The corporate structure of KEPCO is huge and diverse, with 6 Electric Power Generation subsidiaries, the biggest of which (12,581 employees) is Korea Hydro & Nuclear Power Co. Then there are 3 engineering companies covering power unit design, equipment maintenance, nuclear fuel, and an ICT service company. Finally, there are 17 companies that KEPCO either owns or has a shareholding in. These cover emerging areas such as renewable energy (wind and solar), electric vehicle charging, IP management, LNG import and supply, heating, asset management, customer service, etc.
The company has been influential in the international nuclear industry and also in seeking to ensure energy security through upstream investment in nuclear fuel and coal supply. The South Korean Government has identified the need to decarbonize energy and the former Government of President Moon Jae-in was focused on exit from fossil fuel and also nuclear power. The recent election of President Yoon Suk-yeol continues the focus on decarbonization, but it is producing a change with renewed focus on nuclear power possibly at the expense of renewables. Here I address these recent developments, firstly to help investors evaluate possible investment in KEPCO and secondly to help make sense of the complexity of global decarbonization programs. It ain't simple!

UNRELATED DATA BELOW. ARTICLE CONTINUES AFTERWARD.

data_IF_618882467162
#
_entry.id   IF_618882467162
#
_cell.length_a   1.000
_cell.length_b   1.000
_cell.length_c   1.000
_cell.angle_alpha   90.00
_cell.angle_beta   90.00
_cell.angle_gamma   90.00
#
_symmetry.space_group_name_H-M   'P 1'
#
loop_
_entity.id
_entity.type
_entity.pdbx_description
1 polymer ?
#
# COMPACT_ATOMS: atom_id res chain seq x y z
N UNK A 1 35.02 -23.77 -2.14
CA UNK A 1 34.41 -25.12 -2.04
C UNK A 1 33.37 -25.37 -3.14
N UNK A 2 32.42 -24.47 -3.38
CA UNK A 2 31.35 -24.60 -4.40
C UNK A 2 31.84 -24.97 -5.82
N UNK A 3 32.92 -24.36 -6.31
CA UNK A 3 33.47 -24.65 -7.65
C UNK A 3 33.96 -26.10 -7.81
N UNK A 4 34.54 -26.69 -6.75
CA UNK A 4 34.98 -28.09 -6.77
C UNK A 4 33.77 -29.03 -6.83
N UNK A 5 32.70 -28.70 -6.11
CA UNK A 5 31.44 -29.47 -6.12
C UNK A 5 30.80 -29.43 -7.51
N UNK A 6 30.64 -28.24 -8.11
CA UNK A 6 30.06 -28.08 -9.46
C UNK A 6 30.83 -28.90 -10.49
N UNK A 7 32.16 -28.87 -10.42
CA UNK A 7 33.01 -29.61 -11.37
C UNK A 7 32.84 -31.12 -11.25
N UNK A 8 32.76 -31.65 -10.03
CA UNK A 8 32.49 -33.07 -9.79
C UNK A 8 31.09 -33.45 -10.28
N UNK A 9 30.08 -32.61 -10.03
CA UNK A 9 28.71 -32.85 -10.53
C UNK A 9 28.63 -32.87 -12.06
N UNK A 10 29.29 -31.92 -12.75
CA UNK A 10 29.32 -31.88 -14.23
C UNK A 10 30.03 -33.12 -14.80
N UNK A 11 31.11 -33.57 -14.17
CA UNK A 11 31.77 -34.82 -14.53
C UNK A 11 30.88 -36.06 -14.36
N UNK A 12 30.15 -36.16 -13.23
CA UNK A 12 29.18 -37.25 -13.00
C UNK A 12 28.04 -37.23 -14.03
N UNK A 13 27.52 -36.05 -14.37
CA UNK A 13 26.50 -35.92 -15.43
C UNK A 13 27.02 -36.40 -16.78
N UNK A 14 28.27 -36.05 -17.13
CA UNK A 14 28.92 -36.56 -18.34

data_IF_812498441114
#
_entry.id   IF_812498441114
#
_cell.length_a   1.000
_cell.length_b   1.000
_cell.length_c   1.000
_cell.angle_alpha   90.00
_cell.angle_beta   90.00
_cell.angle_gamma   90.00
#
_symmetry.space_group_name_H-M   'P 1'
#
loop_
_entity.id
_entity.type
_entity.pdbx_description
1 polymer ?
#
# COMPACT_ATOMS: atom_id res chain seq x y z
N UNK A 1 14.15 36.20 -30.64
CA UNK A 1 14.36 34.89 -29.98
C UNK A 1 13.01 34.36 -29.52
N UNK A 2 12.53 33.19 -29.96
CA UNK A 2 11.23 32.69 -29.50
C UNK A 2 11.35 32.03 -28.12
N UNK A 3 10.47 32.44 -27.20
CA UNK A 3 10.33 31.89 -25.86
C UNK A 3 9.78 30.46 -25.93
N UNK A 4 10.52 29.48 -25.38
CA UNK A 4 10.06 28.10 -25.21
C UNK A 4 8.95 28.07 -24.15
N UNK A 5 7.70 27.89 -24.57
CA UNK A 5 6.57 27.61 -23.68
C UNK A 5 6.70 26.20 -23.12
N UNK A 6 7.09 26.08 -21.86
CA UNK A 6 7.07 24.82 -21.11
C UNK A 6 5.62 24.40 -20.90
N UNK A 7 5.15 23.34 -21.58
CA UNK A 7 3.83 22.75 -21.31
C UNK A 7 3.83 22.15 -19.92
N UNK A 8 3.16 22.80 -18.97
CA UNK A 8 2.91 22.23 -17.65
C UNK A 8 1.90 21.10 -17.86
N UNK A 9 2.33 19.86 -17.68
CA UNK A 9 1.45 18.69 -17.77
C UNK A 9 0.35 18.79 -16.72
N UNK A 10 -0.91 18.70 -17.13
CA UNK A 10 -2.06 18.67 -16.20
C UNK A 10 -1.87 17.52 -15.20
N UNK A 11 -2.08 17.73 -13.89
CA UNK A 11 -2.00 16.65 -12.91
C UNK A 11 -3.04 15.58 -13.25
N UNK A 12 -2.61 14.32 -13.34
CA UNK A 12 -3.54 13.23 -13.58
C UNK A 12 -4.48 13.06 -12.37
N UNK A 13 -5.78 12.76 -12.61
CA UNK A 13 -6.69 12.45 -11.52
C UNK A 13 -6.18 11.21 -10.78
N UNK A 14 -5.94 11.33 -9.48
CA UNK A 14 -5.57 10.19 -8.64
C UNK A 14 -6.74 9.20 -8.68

Power (energy) is such a core feature of life that it isn't possible to consider power suppliers without including a political lens, especially when there is a power monopoly that is Government controlled. For a lot of US investors, investment in a Government-controlled vehicle is anathema, but Government control of power provision is part of the scene in much of Europe and Asia. South Korea is interesting because Government influence has given KEPCO the ability to be creative about how it manages power provision. An example of this is that KEPCO's monopoly allowed it to pioneer use of big batteries for frequency regulation long before it became accepted in the rest of the world, and this innovation was a prelude to the use of big lithium batteries for helping manage intermittency of renewables, which has become big business. KEPCO is interesting to consider when thinking about the big energy transitions that are happening everywhere. And South Korea has a big challenge as it has the 4th highest carbon intensity of IEA member countries. There is a purity about having a single body making decisions about energy management, rather than the contest of the market, where vested interests (especially the fossil fuel industry) have a big say.